Soulbound tokens and the ancient Mayans

The ancient Mayans had a word for their soul, Sak Nik Nahal, meaning “The white conscience of flowering.” They believed that a person was not just a functional creature with an independent body and soul, but was expressed by the world around them. The soul was their bond with the world, and how the world reacted to them was their soul.

We think about identity being the combination of our identifiers; badges, credentials, events and transactions. We move freely around the world, adjusting the presentation of these identifiers for different situations and contexts. The view is adjusted to signal reputation, sometimes privately, sometimes more openly. That presentation creates a feedback loop. It’s that point of engagement, where our soul meets the world.

Soulbound tokens are a blockchain identity primitive that enable our identity to bond with the digital world. They form our Soul, on-chain. They are publicly visible, non-transferable, and represent affiliations, credentials, achievements, transactions and other unique social identifiers. A Soul interacts with others, applications, systems and networks. Those interactions can feedback onto that Soul in a variety of ways.

The Mayan’s had a second type of soul too. The Huay soul. This often appeared as an animal like a deer, monkey or dog. The animal was strongly linked to the person based on their birthdate. Mayans believed some people could transform into their Huay or wear masks and take on other forms altogether.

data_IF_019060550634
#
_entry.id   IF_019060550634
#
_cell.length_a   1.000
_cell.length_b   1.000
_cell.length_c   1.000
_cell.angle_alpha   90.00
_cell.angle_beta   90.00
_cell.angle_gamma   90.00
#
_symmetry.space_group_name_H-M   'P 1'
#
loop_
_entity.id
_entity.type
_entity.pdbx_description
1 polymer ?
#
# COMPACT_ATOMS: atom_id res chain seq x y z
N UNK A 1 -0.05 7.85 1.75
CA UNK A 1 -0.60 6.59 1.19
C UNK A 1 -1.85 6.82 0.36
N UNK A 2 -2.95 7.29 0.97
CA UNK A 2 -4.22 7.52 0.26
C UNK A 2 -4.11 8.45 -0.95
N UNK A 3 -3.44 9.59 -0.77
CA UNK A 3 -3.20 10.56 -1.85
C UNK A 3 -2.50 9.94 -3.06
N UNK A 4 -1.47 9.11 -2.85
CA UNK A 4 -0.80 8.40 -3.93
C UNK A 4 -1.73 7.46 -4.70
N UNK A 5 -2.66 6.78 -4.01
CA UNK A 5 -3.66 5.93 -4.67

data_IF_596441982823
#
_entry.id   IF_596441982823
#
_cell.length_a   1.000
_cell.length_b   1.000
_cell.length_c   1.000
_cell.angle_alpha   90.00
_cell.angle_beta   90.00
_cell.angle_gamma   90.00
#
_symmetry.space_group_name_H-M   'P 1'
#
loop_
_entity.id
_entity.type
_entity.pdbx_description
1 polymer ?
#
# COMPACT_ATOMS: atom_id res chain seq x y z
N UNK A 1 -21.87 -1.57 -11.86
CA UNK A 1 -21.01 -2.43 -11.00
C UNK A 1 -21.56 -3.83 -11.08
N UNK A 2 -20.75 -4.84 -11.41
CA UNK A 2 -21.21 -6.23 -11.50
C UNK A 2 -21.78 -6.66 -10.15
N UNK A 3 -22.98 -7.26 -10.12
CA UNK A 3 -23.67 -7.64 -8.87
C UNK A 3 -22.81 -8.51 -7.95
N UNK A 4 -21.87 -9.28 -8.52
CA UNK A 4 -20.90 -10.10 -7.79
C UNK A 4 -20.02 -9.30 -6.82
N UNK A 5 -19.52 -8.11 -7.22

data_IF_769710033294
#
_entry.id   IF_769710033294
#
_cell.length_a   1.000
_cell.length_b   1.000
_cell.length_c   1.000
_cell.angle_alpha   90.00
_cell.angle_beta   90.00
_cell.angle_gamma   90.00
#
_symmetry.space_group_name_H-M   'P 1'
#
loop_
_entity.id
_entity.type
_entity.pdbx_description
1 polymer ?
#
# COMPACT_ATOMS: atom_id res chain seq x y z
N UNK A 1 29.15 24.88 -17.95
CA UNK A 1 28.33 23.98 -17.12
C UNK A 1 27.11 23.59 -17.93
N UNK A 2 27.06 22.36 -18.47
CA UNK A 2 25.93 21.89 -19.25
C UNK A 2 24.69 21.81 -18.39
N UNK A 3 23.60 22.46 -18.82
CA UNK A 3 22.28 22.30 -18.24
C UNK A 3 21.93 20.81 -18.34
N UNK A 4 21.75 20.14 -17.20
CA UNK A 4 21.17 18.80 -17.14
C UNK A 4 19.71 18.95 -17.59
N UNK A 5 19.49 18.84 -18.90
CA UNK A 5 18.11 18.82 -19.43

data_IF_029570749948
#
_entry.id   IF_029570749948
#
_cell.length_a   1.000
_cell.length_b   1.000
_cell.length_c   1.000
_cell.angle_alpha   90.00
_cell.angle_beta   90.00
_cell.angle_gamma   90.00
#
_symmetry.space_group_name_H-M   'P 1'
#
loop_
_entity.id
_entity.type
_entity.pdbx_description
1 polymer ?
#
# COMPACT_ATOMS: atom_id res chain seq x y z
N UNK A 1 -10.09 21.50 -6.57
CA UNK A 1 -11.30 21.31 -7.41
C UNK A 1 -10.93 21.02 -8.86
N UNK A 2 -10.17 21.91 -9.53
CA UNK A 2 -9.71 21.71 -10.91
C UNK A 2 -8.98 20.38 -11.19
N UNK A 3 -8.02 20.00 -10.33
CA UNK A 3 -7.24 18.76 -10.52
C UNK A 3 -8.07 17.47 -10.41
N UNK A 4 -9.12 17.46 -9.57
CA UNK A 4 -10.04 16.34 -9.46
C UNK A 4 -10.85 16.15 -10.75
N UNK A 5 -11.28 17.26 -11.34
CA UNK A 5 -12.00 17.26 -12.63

Souls with soulbounds tokens can wear masks too. They can transform our digital identity as we like. Your work self, your weekend self, or your weird self. This is how we present ourselves in different contexts. We use different aliases, avatars and images online, to signal who we are, and express ourselves in different ways.

The Mayans also believed in the immortality of the soul. That souls would live on, long after the body had departed. These souls did not die, rather they would pass into the afterlife where they continued to live on. Each year the Day of the Dead celebrates the return of these souls to visit their families.

Our on-chain Souls are also forever. They are immutable records of our identities for our descendents to cherish. They will survive long after we are gone, forever preserved by the immutability of the blockchain. Since they are forever, they must be carefully curated to ensure they preserve the mask we wish our soul to wear.

The link between our soul and identity is not new. It spans the ages. Soulbound tokens are a new emerging form of identity that help us portray our soul in web3.

I’ll be exploring more about Soulbound tokens and their role in identity in web3. Reach out if you’d like to discuss and check out what we are building at Verida, if you are keen to get involved.

Header photo by Geri Chapple on Unsplash.

Read more about the Mayan Soul on Yucatan Living.

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